OH boy, am I in trouble. LOL I think that is a sentence I would write, thinking I was continuing the movement versus repeating it. GRRR But, that's why I read this blog. It helps put things in perspective :D

Since I'm trying my hand at comedy, I don't want to weaken it by repetition. *sigh, back to the manuscripts...

Susan Helene Gottfried said...

I totally first-draft these sorts of sentences, just to block out the action. Then I tighten 'em up.

btw, I see pinching cookie dough and squeezing it as two very different activities. Pinching is almost austere. Take a bit. Snip it off -- it's almost violent, too -- and put it where it belongs.

But when you squeeze it, there's a sensuality there. Think of mud oozing between your toes, of chocolate chips scraping against your wedding rings, of the squelch, of the ...

Yeah, I know you ladies edit romance and it's probably okay that I don't stop there. But the kids are home.

Besides, pinch v. squeeze is technically off-topic. But I couldn't resist.

Livia Blackburne said...

Haha, those are some pretty hot alternative examples.

Riley Murphy said...

I love this and in honor of my 20+ words per sentence, Jami, this one's for you... :D

She pulled his shirt over his head and threw it aside, before she leaned forward on tip toes to whisper in his ear, “Are you getting the cookie dough or shall I?”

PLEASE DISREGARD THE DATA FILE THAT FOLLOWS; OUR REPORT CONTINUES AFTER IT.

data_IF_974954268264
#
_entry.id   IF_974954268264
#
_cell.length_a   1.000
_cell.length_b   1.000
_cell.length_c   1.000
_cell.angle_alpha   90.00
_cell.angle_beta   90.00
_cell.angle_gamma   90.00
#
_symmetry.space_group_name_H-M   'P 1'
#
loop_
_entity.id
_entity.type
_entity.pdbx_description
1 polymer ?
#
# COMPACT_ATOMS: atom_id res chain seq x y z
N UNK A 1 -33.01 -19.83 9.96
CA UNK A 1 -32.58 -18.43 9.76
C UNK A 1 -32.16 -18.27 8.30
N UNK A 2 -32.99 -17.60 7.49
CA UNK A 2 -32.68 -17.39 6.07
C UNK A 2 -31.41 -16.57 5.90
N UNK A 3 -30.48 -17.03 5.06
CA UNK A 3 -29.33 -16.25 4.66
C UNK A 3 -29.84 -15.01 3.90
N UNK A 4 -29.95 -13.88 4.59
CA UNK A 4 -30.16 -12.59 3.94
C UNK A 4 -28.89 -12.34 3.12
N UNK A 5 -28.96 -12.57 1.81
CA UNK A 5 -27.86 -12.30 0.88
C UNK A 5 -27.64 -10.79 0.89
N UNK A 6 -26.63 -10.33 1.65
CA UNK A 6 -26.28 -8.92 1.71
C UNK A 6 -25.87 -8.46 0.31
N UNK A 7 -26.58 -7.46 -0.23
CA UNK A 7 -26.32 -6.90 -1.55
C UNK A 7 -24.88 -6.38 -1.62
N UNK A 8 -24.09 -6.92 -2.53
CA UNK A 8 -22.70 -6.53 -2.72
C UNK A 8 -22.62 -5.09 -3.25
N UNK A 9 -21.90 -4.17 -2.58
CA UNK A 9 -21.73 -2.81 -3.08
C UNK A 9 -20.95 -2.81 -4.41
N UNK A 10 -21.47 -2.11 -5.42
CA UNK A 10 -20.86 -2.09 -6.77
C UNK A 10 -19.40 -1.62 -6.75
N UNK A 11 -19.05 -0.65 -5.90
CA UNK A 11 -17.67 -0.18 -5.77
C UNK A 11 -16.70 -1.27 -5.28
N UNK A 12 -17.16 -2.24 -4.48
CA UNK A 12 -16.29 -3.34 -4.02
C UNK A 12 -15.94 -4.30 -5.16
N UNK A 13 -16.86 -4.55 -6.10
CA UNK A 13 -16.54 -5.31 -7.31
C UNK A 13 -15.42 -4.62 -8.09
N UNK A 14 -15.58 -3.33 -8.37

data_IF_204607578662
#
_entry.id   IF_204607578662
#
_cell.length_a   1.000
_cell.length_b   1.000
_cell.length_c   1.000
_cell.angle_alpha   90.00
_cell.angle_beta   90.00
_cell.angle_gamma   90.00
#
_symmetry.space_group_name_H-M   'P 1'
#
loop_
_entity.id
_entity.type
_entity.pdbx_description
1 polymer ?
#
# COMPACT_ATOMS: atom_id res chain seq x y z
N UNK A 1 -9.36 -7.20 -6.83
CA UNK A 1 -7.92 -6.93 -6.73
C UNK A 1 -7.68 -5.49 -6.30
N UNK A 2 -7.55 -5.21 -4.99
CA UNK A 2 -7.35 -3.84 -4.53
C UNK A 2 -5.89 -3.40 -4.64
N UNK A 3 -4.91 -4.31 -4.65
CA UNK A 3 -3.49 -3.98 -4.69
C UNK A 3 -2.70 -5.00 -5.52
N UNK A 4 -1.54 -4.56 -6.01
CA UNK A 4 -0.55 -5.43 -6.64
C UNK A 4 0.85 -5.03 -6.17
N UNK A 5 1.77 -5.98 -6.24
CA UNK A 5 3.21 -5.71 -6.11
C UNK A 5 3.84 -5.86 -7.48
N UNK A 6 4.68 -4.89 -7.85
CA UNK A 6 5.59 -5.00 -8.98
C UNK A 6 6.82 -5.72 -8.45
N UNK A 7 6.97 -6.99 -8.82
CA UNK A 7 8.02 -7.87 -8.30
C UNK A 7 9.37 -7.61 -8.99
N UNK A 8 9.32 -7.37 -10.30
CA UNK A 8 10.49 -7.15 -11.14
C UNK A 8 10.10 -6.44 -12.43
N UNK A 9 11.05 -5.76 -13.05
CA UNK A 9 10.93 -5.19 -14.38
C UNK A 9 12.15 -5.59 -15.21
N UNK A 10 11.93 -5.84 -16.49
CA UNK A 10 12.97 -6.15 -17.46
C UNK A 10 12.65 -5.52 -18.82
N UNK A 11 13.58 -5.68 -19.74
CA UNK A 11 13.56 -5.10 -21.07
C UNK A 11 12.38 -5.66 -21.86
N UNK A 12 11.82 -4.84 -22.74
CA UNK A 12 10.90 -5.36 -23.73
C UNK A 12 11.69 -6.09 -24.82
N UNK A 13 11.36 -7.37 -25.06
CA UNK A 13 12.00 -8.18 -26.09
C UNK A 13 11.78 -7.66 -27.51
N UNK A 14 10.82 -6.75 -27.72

Jordan said...

What a great point. (Dead guppy, LOL.)

I recently read through a book with a lot of "of it"s in it. Like:

He grabbed the bag of gold, the mere weight of it intoxicating in his hands.

Some of them would have been easily revisable to "its weight" or "her scent," but some less so. And one or two of these wouldn't have bothered me, but there were many, many.

Any thoughts for that one?

Edittorrent said...

Jordan, I routinely edit those constructions when I see them, and I do it exactly as you've described. It's not mere weight. It's dead weight. A possessive pronoun lightens the load.

Murphy, that sentence makes me want to cry a little. lol


Jami Gold said...


Thanks for focusing on this issue. It's a great thing to watch out for. (And I'm sure I'm not immune to this problem either. Yikes!)

And I'm with you on Murphy's sentence. I weep... LOL!

Jami G.

Steena Holmes said...

Gee thanks, another thing to add to my list to look for now! LOL

Seriously, a little pointer like this is fantastic advice! I hope you don't mind that I'll link this on my blog?

Eva Gale said...

Lol, Murphy, that sentence is...brimming.

Edittorrent said...

Steena, feel free to link to us. The more writers learn these tricks, the easier my job becomes. :)


Jami Gold said...


Uh oh, you want me to fix that sentence, don't you? :) I think Theresa and Alicia would agree with me when I say that this is one of those sentences that tries to do too much. Too many thoughts that don't need to be in the same sentence (and I'm ignoring the comma issue with 'before'). Now, they might disagree with me when I say that I think the "it" here is fine because it goes with a separate action (it's not a subordinate clause as with Theresa's examples). Nevertheless, with a bit of creative license, I'd end up with:

She pulled his shirt over his head and threw it aside. With a mischievous grin, she rose up on tip toes to whisper in his ear, “Are you getting the cookie dough, or shall I?”